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History of the Fellowship

Congregationalism in High Wycombe can be traced back to the mid-seventeenth century

Early Days

Following the Act of Uniformity in 1662 many clergy of the Church of England were ejected. One of them, the Revd. Samuel Clarke came from Grendon Underwood to live in Easton Street, where he formed a church in his house which continued up to his death in 1701.

Early records show that a group of Non-Conformists met from 1713 in Crendon Lane Meeting House, the first church building to be erected.

In 1779, for reasons we do not know, there was a division among those attending the Crendon Lane Meeting House and a few members moved to a small building in Easton Street and from there to an "ancient loft called Old Eberneezer" (The Book of Wycombe, Ivan Sparks) which is said to have been in Crendon Lane, in 1850 they then moved to Easton Street, on the present site opposite Pann Mill.


The current building was erected, as the foundation stone states, "on the 30th day of April A.D.1850 by the Reverend John Hayden" and so Trinity as it is known was built.

It was not until 1883, however, that the Crendon Lane worshipers united with Trinity, to become one membership. The premises in Crendon Lane were kept for Sunday School and also weekday activities.

When Crendon Lane was widened to become Crendon Street, the Crendon Lane Meeting House was sold and, with the proceeds Crendon Hall was added in September 1923. A commemorative stone was laid in that building to the memory of those who had died in the 1914-1918 war. A further extension called the Lionel Jowett and Kate Smith rooms were opened on 7th April 1984, during the Ministry of the Reverend Edward J. Ward MBE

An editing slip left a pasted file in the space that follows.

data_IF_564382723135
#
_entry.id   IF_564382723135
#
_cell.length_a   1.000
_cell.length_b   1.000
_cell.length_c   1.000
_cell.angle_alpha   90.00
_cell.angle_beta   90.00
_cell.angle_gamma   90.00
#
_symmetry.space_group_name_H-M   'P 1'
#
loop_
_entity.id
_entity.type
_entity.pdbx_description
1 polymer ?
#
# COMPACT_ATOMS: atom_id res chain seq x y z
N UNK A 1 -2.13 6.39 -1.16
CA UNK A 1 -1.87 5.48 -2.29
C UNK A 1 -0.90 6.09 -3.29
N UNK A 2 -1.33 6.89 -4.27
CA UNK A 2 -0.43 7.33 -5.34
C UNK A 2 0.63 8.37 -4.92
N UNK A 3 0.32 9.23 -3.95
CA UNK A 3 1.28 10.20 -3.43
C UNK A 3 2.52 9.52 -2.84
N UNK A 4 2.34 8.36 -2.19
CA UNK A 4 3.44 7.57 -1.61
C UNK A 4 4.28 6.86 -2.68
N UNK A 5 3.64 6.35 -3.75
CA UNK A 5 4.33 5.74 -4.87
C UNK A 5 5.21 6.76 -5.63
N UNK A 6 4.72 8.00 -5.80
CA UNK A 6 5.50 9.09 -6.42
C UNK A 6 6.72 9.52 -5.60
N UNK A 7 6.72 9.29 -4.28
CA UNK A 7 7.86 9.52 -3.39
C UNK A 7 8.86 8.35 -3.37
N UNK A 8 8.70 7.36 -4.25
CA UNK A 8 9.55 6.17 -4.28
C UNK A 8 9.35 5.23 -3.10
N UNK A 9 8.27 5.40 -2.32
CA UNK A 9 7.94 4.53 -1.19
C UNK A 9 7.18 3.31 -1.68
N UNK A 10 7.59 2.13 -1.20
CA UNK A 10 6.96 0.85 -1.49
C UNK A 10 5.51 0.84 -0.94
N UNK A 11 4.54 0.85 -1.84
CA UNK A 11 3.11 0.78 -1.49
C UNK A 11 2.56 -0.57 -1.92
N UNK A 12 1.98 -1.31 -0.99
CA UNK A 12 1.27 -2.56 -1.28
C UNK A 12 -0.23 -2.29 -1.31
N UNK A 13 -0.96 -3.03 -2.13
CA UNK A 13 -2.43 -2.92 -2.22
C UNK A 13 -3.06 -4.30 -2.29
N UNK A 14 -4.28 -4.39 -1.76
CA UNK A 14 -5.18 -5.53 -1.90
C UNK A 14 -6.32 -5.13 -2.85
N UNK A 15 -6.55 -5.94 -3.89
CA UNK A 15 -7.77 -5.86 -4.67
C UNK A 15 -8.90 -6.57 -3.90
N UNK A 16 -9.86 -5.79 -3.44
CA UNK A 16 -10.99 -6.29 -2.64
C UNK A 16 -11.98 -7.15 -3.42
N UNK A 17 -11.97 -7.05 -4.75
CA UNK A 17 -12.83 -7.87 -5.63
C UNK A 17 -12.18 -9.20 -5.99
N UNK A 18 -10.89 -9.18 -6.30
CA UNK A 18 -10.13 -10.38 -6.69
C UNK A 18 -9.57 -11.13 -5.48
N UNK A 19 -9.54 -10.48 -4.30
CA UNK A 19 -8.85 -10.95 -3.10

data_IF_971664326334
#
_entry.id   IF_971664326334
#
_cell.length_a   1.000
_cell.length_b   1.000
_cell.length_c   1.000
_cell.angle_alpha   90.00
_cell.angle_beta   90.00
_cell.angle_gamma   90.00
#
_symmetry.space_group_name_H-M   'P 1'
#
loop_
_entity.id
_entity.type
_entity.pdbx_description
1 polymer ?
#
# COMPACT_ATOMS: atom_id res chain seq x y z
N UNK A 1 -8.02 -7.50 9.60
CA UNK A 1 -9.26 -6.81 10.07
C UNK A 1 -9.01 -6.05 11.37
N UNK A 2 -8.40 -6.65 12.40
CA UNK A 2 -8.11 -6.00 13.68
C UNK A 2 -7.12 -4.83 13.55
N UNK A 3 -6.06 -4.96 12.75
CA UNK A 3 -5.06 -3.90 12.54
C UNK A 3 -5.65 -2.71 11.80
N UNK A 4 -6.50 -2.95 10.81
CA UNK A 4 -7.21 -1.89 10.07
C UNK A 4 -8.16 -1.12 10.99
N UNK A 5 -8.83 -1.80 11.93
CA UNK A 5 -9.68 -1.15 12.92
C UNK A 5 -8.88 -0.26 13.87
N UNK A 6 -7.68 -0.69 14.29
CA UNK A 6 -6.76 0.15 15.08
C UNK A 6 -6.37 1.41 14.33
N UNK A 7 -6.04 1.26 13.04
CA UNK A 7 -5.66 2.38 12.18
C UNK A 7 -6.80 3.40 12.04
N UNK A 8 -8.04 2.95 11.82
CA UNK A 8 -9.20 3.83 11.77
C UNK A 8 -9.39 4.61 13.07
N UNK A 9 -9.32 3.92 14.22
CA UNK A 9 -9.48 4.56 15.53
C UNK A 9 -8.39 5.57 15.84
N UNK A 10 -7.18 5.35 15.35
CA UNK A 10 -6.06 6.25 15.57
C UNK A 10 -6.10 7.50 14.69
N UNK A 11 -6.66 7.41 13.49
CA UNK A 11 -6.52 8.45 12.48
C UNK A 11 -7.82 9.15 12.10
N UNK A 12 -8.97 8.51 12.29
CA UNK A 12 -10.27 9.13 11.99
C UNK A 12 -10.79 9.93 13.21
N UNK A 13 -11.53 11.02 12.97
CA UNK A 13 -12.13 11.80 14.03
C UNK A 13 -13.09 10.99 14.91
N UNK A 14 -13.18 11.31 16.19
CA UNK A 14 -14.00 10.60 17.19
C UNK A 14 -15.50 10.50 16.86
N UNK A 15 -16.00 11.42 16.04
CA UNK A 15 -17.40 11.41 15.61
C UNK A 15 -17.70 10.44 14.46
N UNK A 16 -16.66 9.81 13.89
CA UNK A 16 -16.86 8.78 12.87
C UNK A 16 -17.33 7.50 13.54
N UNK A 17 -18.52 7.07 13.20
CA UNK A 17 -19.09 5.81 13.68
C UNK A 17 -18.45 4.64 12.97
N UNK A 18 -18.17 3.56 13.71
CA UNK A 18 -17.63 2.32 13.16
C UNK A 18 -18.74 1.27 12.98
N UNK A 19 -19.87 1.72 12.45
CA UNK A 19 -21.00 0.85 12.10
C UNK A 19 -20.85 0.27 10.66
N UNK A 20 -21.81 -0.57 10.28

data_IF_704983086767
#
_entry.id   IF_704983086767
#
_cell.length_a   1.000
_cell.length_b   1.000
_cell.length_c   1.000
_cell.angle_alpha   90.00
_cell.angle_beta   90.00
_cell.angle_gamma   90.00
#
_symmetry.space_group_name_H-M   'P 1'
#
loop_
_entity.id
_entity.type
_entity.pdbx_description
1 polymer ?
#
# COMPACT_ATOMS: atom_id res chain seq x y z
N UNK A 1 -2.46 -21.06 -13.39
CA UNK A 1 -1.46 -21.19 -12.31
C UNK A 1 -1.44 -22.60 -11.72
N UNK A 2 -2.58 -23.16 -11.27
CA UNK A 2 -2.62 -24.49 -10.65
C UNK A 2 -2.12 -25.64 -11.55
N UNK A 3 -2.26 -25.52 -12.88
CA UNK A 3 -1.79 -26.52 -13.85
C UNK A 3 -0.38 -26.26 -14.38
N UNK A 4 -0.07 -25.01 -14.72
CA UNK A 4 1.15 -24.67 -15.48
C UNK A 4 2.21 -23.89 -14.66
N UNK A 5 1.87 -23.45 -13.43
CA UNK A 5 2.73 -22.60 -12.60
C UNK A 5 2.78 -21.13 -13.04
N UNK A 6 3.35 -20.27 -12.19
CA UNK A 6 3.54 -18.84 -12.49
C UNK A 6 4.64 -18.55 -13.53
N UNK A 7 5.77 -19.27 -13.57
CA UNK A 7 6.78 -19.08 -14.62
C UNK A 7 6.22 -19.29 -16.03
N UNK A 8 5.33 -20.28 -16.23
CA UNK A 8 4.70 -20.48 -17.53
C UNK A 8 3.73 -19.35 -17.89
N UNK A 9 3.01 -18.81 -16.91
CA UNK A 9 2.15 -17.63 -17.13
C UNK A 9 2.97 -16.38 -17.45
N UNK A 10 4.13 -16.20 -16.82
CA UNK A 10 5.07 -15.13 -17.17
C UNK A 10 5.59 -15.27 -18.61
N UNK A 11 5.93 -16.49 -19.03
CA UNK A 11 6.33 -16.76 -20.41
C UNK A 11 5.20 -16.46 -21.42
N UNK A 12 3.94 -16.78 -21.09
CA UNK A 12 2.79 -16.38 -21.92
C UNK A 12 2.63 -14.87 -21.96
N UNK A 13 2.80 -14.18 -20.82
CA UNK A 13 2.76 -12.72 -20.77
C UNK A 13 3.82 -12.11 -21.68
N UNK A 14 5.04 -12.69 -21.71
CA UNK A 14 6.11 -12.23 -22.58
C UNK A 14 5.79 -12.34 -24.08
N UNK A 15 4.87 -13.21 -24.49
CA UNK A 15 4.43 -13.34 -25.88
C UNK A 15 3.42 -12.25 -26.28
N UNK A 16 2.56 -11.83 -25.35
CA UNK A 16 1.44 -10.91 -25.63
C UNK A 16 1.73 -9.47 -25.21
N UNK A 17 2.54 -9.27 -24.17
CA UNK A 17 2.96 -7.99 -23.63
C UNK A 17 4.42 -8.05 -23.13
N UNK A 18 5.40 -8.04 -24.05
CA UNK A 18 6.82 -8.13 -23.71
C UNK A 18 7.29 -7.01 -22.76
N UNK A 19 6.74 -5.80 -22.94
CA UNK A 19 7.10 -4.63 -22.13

The Church sanctuary currently is a Grade 2 listed building.

The photographs below show the changing face of Trinity from 1924 and 2006 on the left to the two right hand images in 2010 after the most recent renovations

Trinity through the ages

Formation of The United Reformed Church

Trinity was formerly a Congregational Church. The United Reformed Church was brought into being in 1972 when the 'Congregational Church' and the 'Presbyterian Church of England' united. The denominational name was then changed to the 'United Reformed Church'.

Thanks to Joan Standage for writing this article.

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